Front Page Titles (by Subject) CHAPTER VII.: Of fatherhood and property considered together as fountains of sovereignty. - The Works of John Locke, vol. 4 Economic Writings and Two Treatises of Government
Return to Title Page for The Works of John Locke, vol. 4 Economic Writings and Two Treatises of Government
The Online Library of Liberty
A project of Liberty Fund, Inc.
CHAPTER VII.: Of fatherhood and property considered together as fountains of sovereignty. - John Locke, The Works of John Locke, vol. 4 Economic Writings and Two Treatises of Government 
The Works of John Locke in Nine Volumes, (London: Rivington, 1824 12th ed.). Vol. 4.
About Liberty Fund:
Liberty Fund, Inc. is a private, educational foundation established to encourage the study of the ideal of a society of free and responsible individuals.
The text is in the public domain.
Fair use statement:
This material is put online to further the educational goals of Liberty Fund, Inc. Unless otherwise stated in the Copyright Information section above, this material may be used freely for educational and academic purposes. It may not be used in any way for profit.
Of fatherhood and property considered together as fountains of sovereignty.
In the foregoing chapters we have seen what Adam’s monarchy was, in our author’s opinion, and upon what titles he founded it. The foundations which he lays the chief stress on, as those from which he thinks he may best derive monarchical power to future princes, are two, viz. “fatherhood and property:” and therefore the way he proposes to “remove the absurdities and inconveniencies of the doctrine of natural freedom, is, to maintain the natural and private dominion of Adam,” O. 222. Conformable hereunto he tells us, the “grounds and principles of government necessarily depend upon the original of property, O. 108. The subjection of children to their parents is the fountain of all regal authority, p. 12. And all power on earth is either derived or usurped from the fatherly power, there being no other original to be found of any power whatsoever,” O. 158. I will not stand here to examine how it can be said without a contradiction, that the “first grounds and principles of government necessarily depend upon the original of property;” and yet, “that there is no other original of any power whatsoever but that of the father:” it being hard to understand how there can be “no other original but fatherhood,” and yet that the “grounds and principles of government depend upon the original of property;” property and fatherhood being as far different as lord of the manor and father of children. Nor do I see how they will either of them agree with what our author says, O. 244, of God’s sentence against Eve, Gen. iii. 16, “that it is the original grant of government:” so that if that were the original, government had not its original, by our author’s own confession, either from property or fatherhood; and this text, which he brings as a proof of Adam’s power over Eve, necessarily contradicts what he says of the fatherhood, that it is the “sole fountain of all power:” for if Adam had any such regal power over Eve as our author contends for, it must be by some other title than that of begetting.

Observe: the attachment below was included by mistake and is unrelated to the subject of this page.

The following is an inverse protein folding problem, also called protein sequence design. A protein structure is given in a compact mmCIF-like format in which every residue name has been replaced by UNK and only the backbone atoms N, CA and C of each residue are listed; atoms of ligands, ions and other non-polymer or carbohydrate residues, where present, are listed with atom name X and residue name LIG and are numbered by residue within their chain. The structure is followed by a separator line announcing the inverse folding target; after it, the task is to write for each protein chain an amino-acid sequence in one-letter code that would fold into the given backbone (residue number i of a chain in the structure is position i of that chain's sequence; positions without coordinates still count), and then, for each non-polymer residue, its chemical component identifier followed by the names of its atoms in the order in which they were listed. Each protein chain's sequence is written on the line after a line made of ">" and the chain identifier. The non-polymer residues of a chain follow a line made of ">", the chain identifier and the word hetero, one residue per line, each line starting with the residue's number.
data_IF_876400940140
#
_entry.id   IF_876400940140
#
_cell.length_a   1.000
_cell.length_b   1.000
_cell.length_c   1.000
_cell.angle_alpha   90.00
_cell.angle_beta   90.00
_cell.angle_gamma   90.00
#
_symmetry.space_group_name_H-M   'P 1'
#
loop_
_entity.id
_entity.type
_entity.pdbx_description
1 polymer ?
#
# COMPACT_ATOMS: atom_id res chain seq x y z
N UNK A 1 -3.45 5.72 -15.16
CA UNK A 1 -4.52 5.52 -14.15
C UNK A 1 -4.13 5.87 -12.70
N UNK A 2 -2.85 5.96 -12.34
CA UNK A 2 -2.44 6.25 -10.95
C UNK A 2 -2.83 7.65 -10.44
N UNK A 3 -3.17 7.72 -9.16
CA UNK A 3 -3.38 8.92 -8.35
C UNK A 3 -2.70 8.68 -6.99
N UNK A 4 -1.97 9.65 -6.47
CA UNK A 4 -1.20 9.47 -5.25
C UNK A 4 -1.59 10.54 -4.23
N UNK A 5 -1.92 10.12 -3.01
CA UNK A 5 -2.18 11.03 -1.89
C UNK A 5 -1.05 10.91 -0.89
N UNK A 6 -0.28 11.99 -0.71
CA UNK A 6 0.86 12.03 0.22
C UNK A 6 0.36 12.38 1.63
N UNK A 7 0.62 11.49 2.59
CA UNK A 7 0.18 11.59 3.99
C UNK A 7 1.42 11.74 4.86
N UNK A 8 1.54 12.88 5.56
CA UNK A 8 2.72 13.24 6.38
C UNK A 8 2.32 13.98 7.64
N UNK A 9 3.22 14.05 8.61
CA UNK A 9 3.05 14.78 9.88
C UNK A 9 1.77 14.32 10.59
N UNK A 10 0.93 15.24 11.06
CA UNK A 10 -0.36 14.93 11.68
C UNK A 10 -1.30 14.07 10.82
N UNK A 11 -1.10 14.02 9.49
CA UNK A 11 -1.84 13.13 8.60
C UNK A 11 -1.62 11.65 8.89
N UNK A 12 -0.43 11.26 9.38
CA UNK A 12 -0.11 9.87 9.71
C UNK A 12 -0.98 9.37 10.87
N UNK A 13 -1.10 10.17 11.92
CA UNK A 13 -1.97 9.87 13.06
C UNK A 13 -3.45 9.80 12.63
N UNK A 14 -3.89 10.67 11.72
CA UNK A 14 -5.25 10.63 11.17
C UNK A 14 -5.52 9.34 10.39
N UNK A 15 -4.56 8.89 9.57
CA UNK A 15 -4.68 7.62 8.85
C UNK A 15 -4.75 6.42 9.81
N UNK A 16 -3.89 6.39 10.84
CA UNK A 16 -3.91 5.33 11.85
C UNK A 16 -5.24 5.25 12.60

But I leave him to reconcile these contradictions, as well as many others, which may plentifully be found in him by any one, who will but read him with a little attention; and shall come now to consider, how these two originals of government, “Adam’s natural and private dominion,” will consist and serve to make out and establish the titles of succeeding monarchs, who, as our author obliges them, must all derive their power from these fountains. Let us then suppose Adam made, “by God’s donation,” lord and sole proprietor of the whole earth, in as large and ample a manner as sir Robert could wish; let us suppose him also, “by right of fatherhood,” absolute ruler over his children with an unlimited supremacy; I ask then, upon Adam’s death, what becomes of both his natural and private dominion? and I doubt not it will be answered, that they descended to his next heir, as our author tells us in several places. But this way, it is plain, cannot possibly convey both his natural and private dominion to the same person: for should we allow that all the property, all the estate of the father, ought to descend to the eldest son (which will need some proof to establish it), and so he has by that title all the private dominion of the father, yet the father’s natural dominion, the paternal power, cannot descend to him by inheritance: for it being a right that accrues to a man only by begetting, no man can have this natural dominion over any one he does not beget; unless it can be supposed, that a man can have a right to any thing, without doing that upon which that right is solely founded: for if a father by begetting, and no other title, has natural dominion over his children, he that does not beget them cannot have this natural dominion over them; and therefore be it true or false, that our author says, O. 156, That “every man that is born, by his very birth, becomes a subject to him that begets him,” this necessarily follows, viz. That a man by his birth cannot become a subject to his brother, who did not beget him; unless it can be supposed that a man by the very same title can come to be under the “natural and absolute dominion” of two different men at once; or it be sense to say, that a man by birth is under the natural dominion of his father, only because he begat him, and a man by birth also is under the natural dominion of his eldest brother, though he did not beget him.